New National Database Could Revolutionize Comparative Effectiveness Research

A little-known government research agency with limited funding is engaging in one of the most ambitious medical data-gathering projects to date. The Patient-Centered Outcomes Research Institute (PCORI) is aiming to integrate patient data from 29 health data networks across the country to provide a diverse, national, ready-made database of information that can be used in comparative effectiveness research (CER) studies without the need to search for and recruit new participants. By mid-2015, PCORI plans to have PCORNet, the National Patient-Centered Clinical Research Network, operational and ready to support CER studies.

PCORI

PCORI was created by section 6301 of the Patient Protection and Affordable Care Act (ACA) (P.L. 111-148). Its purpose is to fund CER studies that aid patients, caregivers, and clinicians in making informed health care decisions. CER essentially helps determine what drugs, devices, and treatment options are the most effective. While patients, caregivers, and clinicians are all looking for effective options, their priorities may differ. Dr. Rainu Kaushal, a researcher at Weill Cornell Medical College, told the Washington Post, “As a provider, I may be interested in how a serum marker changes with a treatment. But patients may be more interested in how it affects how they feel, their ability to exercise and eat.”

But funding such studies is not always easy. In 2013, PCORI approved a plan to dedicate up to $1.03 billion to research funding over the course of two years; in contrast, President Obama’s 2015 budget request included $30.4 billion for the National Institutes of Health (NIH). NIH-scale studies may cost more than $150 million, meaning that PCORI only has the funds to mount two to three such studies each year. Understandably, PCORI began to consider different types of projects that would maximize the contributions they could make to CER.

PCORNet

Cue the idea for a national research database, which has been around for years. PCORNet will integrate data from 29 sources: 11 Clinical Data Research Networks (CDRNs) and 18 Patient-Powered Research Networks (PPRNs). CDRNs are partnerships among health systems that have the ability to collect and use information from multiple data sources, including electronic health records (EHRs). Examples include academic medical centers, community hospitals, health plans, and Veterans Health Administration clinics. PPRNs are patient-formed groups that promote awareness and seek information to improve their health outcomes. Nine of the PPRMs participating in PCORNet focus on common conditions, such as cardiovascular disease; the other nine focus on rare conditions, such as muscular dystrophy and Phelan-McDermid Syndrome. Funding for the 29 sources was announced on December 17, 2013.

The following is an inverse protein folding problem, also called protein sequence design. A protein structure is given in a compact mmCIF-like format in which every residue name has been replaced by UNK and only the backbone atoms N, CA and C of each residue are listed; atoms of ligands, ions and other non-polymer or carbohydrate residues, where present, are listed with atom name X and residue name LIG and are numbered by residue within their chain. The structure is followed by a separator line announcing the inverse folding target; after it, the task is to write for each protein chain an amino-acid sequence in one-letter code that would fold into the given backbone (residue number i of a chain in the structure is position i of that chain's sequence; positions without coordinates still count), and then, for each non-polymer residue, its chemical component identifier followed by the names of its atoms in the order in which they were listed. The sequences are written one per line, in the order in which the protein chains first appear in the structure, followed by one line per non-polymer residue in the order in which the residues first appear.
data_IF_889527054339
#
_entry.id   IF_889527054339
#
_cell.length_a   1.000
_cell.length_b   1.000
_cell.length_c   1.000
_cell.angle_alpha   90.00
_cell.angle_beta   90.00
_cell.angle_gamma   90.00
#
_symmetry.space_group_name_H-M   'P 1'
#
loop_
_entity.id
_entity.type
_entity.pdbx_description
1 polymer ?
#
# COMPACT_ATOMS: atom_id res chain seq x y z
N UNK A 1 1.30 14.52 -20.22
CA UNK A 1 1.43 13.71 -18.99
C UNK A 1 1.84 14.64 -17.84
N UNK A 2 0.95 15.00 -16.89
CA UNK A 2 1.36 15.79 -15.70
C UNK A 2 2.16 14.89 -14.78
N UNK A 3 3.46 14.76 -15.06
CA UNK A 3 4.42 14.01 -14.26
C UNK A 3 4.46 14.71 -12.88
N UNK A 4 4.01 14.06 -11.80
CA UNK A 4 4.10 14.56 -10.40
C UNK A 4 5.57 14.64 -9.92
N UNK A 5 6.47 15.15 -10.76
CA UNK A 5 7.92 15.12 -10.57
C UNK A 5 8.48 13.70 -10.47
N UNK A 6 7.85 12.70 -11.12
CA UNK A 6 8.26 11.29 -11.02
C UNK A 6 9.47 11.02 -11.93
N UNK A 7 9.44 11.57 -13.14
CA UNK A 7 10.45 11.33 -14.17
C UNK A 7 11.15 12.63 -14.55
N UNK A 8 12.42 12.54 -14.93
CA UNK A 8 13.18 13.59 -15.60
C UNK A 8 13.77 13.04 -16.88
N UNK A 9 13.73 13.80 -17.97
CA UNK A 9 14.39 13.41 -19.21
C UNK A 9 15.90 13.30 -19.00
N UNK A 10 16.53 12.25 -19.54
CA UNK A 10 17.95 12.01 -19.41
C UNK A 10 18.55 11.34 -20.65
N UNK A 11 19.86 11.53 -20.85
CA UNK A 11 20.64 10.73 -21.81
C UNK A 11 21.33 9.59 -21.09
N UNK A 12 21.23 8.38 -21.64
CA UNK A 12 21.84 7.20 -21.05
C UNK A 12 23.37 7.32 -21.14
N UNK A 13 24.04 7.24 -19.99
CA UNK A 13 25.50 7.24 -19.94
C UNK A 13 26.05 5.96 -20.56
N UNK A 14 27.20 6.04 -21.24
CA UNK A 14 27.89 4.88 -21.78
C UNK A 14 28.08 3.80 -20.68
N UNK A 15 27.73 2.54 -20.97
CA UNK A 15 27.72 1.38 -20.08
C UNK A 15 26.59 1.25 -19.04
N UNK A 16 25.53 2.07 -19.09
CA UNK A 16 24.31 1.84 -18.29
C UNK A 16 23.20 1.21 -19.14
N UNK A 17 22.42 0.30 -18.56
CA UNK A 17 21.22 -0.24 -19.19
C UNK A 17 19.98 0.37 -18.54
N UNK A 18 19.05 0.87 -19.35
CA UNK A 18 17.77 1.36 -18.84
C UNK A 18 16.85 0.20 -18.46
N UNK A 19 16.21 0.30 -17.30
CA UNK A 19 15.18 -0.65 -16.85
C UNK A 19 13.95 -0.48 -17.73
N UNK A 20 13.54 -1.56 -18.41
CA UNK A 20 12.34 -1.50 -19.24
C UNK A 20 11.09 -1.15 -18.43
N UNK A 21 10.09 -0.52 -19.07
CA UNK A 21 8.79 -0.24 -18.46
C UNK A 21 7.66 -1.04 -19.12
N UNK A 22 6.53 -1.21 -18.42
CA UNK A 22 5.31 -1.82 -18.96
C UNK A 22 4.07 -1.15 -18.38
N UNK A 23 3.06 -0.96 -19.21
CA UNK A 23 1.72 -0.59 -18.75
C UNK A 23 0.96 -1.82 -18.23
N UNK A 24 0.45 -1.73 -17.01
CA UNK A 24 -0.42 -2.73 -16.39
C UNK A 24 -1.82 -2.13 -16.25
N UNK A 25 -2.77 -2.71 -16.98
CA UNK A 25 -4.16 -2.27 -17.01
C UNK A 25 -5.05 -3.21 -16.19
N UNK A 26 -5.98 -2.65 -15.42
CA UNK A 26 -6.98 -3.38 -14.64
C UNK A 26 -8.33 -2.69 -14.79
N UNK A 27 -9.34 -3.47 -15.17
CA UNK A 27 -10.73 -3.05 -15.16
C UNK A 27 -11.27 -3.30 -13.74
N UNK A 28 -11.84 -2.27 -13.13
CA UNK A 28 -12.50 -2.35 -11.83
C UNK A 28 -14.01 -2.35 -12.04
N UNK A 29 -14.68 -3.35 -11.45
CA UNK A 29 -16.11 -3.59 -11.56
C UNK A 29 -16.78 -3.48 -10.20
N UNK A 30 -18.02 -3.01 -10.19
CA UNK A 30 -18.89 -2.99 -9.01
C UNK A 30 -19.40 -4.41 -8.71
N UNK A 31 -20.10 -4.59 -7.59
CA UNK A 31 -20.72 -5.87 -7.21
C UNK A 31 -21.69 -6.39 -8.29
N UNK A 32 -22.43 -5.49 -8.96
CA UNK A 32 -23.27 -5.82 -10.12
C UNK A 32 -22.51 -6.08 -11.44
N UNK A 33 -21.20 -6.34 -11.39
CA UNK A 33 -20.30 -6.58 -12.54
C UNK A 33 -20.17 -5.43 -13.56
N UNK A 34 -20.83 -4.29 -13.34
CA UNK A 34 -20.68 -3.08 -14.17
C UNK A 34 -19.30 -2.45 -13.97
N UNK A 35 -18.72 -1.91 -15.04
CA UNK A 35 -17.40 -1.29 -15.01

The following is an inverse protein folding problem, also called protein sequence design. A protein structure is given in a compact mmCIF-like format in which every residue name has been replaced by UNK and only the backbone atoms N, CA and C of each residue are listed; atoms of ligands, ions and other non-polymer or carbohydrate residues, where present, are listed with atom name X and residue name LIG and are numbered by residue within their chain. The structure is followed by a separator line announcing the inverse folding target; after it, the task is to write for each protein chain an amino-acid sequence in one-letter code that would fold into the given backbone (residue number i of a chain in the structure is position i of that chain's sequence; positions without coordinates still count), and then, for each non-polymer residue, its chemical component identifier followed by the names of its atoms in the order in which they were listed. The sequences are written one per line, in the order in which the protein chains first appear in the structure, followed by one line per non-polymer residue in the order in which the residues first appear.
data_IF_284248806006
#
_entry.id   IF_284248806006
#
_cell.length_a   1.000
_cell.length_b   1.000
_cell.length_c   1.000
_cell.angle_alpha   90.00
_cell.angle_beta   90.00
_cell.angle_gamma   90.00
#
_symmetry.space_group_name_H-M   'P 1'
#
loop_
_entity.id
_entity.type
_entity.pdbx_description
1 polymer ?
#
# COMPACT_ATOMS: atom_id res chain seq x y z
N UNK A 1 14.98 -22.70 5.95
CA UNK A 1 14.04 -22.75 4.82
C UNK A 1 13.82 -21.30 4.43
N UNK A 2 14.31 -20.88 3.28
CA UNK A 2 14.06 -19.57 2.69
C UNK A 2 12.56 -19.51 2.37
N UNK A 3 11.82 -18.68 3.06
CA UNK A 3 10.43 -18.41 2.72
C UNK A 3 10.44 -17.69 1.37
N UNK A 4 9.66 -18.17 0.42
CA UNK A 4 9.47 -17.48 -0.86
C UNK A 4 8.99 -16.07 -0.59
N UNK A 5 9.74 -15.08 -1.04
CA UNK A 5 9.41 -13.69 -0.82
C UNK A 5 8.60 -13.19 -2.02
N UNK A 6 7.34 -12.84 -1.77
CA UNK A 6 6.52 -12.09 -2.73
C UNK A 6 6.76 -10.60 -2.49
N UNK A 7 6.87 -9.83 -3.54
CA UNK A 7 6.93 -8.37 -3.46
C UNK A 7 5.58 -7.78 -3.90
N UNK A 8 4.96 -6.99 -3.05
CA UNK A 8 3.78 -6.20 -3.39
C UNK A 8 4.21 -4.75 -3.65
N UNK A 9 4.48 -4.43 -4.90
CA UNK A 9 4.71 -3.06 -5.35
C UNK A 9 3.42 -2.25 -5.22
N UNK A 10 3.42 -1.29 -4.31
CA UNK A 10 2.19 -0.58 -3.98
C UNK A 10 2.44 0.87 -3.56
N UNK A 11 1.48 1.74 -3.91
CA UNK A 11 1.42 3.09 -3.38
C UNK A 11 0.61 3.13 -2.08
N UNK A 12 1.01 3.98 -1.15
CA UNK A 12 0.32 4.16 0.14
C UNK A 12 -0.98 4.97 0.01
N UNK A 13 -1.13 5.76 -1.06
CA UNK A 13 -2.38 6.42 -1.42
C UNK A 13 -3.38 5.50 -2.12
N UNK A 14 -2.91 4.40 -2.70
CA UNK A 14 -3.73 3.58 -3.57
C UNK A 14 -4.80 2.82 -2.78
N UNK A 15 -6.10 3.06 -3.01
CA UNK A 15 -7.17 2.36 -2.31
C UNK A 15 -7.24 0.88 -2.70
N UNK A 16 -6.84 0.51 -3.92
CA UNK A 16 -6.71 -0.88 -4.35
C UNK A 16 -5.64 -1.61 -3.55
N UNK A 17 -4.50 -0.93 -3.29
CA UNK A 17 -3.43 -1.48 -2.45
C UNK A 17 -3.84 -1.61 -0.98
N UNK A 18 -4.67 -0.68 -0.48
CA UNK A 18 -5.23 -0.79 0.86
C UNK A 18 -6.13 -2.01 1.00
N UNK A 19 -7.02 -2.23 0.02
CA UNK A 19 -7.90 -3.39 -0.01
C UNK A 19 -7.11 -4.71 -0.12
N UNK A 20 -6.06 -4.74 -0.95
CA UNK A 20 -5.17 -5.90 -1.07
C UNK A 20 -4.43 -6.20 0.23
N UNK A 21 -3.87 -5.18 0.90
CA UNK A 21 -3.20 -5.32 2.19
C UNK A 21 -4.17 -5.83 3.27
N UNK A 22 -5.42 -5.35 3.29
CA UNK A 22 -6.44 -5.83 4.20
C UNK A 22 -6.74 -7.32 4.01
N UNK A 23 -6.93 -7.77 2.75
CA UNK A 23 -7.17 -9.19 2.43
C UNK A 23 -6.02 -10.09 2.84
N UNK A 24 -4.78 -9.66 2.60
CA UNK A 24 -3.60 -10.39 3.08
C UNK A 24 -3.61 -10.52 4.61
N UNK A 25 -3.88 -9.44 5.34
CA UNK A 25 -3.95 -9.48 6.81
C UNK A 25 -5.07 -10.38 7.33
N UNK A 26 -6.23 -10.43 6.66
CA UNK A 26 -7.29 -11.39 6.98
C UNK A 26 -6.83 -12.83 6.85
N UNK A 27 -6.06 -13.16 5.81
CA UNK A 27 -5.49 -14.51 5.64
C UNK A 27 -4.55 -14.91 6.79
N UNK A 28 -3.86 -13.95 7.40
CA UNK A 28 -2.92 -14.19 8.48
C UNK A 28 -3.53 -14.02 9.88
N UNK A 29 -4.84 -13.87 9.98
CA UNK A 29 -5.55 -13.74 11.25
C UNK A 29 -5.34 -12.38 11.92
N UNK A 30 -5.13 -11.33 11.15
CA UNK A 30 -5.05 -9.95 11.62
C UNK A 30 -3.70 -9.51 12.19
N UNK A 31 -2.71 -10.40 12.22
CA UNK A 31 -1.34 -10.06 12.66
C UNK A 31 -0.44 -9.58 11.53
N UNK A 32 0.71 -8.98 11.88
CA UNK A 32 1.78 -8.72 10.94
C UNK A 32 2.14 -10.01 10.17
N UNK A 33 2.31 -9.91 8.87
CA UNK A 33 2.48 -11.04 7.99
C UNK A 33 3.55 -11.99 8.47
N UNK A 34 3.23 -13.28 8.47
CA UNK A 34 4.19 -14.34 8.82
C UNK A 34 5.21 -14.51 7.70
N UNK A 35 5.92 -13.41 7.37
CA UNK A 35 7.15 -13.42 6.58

The initiative requires patients, clinicians, and health care systems to be actively involved in the use of the data, leading a “shift in clinical research from investigator-driven to patient-centered studies.” During the 18-month development phase, the awardees will conduct pilot projects to test and refine data models. They will also develop policies on data sharing, security, and privacy protection. A Coordinating Center led by the Harvard Pilgrim Health Care Institute and the Duke Clinical Research Institute will provide guidance and management. The team includes experts in data standards, data security and privacy, medical ethics, patient-reported outcomes, project management, and research communications and dissemination.

According to the Washington Post, privacy experts believe that general consent forms that patients sign at the time of treatment should suffice to allow for the use of aggregate data that are collected. PCORI emphasizes that patients will not be identified. Furthermore, organizations have the right to decline research proposals.

Impact

A significant benefit of PCORNet will be its ability to provide data from “real-world” settings gathered in “real-time.” Dr. Francis Collins, Director of the NIH and a member of PCORI’s Board of Governors, refers to the current pace of CER studies as “agonizingly slow,” and notes how much more efficient it would be if researchers could access existing networks that include data for millions of patients who have already agreed to participate in research. “By visiting their regular health care providers, many more patients would have the opportunity to become active participants in medical research with the potential to improve not only their own health, but the health of all Americans.”

If the project is successful, it could have a profound impact on CER in the United States. Maybe by then, a few more people will recognize PCORI’s name.